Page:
Paul Clitheroe
Paul Clitheroe

Funeral insurance can be full of traps

YOU'VE probably seen the ads for funeral insurance on TV - they pop up a lot, but they're thin on details, and when it comes to funeral cover it's critical to read the fine print.

The idea behind funeral insurance is very straightforward. You pay premiums, and if you die, the policy will pay for the cost of your funeral.

The thing is, if you stop paying, you lose your cover - and with some policies the premiums can really start to jump as you get older. Not surprising really.

I can certainly understand that many seniors are tempted by this sort of product because they don't want to be a financial drain on their families. In this sense, funeral insurance can seem like a good idea. According to the government's MoneySmart website (www.moneysmart.gov.au) a funeral can cost anywhere from around $4,000 to $14,000 - an expense many families could struggle to meet.

However part of the problem with funeral insurance is that some insurance companies can be very pushy when it comes to selling cover.

A colleague of mine has experienced this first-hand. One particular insurer has repeatedly contacted her husband aiming to sell funeral cover. Despite explaining that her husband is aged 42 and comes from a family lucky enough to live well into their nineties, the insurer doesn't want to take 'no' for an answer.

Yet if you start paying funeral insurance from a relatively young age, you could end up paying considerably more in premiums than the cost of a funeral.

A report on funeral insurance by consumer group Choice, noted that taking out funeral cover at age 65, could see you pay premiums equal to the cost of about four funerals by age 90. That certainly doesn't represent value for money.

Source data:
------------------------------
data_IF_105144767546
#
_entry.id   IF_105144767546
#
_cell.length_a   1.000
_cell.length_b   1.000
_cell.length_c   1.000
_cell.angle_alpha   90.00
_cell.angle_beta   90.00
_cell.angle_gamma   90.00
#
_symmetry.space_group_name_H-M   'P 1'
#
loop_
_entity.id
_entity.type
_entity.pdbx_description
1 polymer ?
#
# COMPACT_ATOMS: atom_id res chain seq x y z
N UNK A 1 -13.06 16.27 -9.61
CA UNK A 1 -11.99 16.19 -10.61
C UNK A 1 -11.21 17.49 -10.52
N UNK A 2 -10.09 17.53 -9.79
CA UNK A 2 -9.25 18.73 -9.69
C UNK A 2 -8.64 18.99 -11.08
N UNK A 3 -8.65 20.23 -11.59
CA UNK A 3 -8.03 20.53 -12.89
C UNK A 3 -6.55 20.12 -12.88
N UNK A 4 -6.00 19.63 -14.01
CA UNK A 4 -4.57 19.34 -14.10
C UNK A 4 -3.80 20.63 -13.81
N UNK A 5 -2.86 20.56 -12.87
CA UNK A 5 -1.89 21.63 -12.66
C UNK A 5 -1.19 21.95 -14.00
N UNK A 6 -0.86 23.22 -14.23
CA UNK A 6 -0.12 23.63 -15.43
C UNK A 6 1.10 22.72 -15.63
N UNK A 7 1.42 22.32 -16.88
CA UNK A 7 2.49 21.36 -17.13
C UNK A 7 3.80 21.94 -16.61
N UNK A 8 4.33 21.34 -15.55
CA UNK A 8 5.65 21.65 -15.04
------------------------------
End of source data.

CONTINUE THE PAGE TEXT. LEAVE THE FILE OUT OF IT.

That's why it's worth considering alternatives to funeral insurance.

If you have life insurance, which many workers have through their super fund, the lump sum payout made on your death can be used to cover a funeral. So you probably don't need separate funeral insurance.

Retirees, who are drawing down their super, may not have life cover in place. If you're really concerned about meeting funeral costs, a simple option is to open a dedicated savings account to save for a funeral.

Or you could consider a funeral bond. This is a type of savings product usually offered by friendly societies or life insurance companies. The funds can only be withdrawn after your death to pay for your funeral.

It's also worth noting that you may be entitled to funeral payments from the Department of Veterans' Affairs, your trade union, or your state or territory government. A bereavement payment could be also available through the Department of Human Services.

Paul Clitheroe is a founding director of financial planning firm ipac, Chairman of the Australian Government Financial Literacy Board and chief commentator for Money Magazine.


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